And I’ll make promises…
promises to change.
I’ll make her promises,
swear I’ll rearrange,
and I’ll start giving all the
love she needs, if only she
You can feel the weightlessness of these frantic promises even when you hear this chorus for the first time. You can tell that this is a cycle and that his promises simply are not really going to be kept! Then he speaks of his wife’s assurances to forgive and stay with him and of the temporal nature of those assurances.
Once again, she’ll reassure me.
And I believe her love will cure me,
and I’ll fall asleep with tears on my face.
And I know she’s just a woman,
and her love can’t last forever.
And someday soon, I know
she’ll leave without a trace.
For, broken promises will tear her dreams apart.
Just token promises will someday
break her heart,
and for the last time, she’ll hold me
when I cry, and while I’m sleeping…
she’ll quietly say goodbye…
Promises with no weight and a love that will not last: these are the makings of a great country song. In life, however, these are painful reminders of the fickle nature of human resolve and affection. Yes, all too often human beings prove themselves adept at hurting one another with broken promises. Broken promises do indeed tear our dreams apart!
There is One, however, whose promises will never be broken. There is One whose word is secure until the end of time. I am speaking of God and of His promises. At the end of Genesis 8 and then through Genesis 9, we read of God’s promise to the whole human race through Noah. This promise is called “the Noahic covenant.” A covenant is a binding promise or agreement between either God and all of humanity or God and His redeemed people.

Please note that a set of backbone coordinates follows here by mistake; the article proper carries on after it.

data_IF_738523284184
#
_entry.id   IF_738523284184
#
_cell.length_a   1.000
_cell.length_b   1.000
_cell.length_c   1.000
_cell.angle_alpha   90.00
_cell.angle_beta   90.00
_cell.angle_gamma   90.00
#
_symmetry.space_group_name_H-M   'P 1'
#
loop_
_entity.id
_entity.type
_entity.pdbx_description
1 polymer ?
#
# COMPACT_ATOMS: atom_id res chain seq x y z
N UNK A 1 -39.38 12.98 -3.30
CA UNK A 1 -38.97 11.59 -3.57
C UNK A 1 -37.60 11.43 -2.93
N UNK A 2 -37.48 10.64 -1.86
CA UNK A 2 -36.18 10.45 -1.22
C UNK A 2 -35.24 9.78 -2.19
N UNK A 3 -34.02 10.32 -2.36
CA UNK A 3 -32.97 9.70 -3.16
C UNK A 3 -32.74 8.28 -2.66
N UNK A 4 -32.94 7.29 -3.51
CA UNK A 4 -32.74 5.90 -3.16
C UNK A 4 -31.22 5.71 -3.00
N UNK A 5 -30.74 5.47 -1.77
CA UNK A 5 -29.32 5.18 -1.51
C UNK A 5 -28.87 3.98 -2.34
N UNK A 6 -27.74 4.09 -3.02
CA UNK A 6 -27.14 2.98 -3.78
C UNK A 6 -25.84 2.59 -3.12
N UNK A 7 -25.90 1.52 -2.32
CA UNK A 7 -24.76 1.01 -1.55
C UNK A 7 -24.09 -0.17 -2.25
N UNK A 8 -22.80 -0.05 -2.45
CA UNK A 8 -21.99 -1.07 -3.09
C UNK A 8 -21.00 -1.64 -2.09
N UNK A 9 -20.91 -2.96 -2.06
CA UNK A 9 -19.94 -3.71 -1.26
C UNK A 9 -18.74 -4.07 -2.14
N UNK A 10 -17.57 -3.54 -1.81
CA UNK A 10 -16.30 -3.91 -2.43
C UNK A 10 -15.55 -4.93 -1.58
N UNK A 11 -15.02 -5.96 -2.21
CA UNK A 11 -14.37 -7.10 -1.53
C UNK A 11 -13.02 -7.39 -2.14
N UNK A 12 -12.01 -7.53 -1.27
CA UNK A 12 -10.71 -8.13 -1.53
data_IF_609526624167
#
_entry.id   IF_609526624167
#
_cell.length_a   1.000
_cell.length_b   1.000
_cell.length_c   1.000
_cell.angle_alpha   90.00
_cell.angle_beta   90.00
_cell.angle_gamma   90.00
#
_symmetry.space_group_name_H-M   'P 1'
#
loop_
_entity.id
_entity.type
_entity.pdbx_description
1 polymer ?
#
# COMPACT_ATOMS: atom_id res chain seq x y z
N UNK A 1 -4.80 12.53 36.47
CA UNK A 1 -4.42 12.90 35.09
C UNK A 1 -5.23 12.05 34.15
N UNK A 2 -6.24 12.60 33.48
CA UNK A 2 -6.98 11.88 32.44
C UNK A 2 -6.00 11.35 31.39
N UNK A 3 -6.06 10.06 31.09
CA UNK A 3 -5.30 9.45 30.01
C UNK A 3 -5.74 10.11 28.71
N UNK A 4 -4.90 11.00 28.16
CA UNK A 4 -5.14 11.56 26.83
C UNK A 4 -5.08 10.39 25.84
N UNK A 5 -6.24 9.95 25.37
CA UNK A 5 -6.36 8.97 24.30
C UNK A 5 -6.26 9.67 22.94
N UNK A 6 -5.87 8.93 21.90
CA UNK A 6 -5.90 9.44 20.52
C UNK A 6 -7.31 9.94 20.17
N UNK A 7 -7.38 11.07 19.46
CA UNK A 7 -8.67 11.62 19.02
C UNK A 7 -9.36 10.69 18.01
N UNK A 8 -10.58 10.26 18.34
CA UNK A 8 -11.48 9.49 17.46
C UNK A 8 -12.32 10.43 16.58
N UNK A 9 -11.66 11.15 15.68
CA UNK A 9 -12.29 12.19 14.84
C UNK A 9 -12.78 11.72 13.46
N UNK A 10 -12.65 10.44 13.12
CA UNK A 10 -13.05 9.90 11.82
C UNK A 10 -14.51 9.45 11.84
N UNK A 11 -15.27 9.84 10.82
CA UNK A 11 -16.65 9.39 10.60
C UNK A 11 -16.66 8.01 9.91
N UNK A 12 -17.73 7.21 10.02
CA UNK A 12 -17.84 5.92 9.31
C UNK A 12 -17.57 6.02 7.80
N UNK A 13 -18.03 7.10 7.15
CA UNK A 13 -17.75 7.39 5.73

Let us consider this point for just a moment. Some covenant promises apply to the whole world. Some apply only to God’s redeemed people in the world. I want to show you that the Noahic covenant is a covenant, a promise, that God makes with the world at large. We can tell that it is with the whole world, and not only with God’s people, by looking at the wording and the nature of it. David VanDrunen rightly points out four things about the Noahic covenant that let us know it applies to the whole world.
First, the common kingdom established by the Noahic covenant concerns ordinary cultural activities.
Second, the kingdom established by the Noahic covenant embraces the human race in common.
Third, the common kingdom established by the Noahic covenant ensures the preservation of the natural and social order.
Fourth, the common kingdom established by the Noahic covenant is put into place temporarily.
This is true. The Noahic covenant is for the whole world, not merely for God’s own people. We should therefore see it as a divine covenant established with Noah after the flooding of the earth that was intended to set parameters around the human race, the animal kingdom, and the whole world. It is, then, a kind of “rebooting” covenant, a covenant that reestablishes the ground rules. It does not offer eternal salvation. Rather, it offers temporal marching orders to Noah and, by extension, to all of Noah’s descendants, that is, to the entire world. By “temporal” I simply mean that the Noahic covenant is in effect so long as the world exists.
Let us consider, then, this amazing promise, this amazing covenant. When God decided to give promises to the remnant of humanity that survived the flood and through whom the earth would be populated, what did He say? I would like to propose that the Noahic covenant is a covenant of restraint but also a covenant of fruitfulness and faithfulness.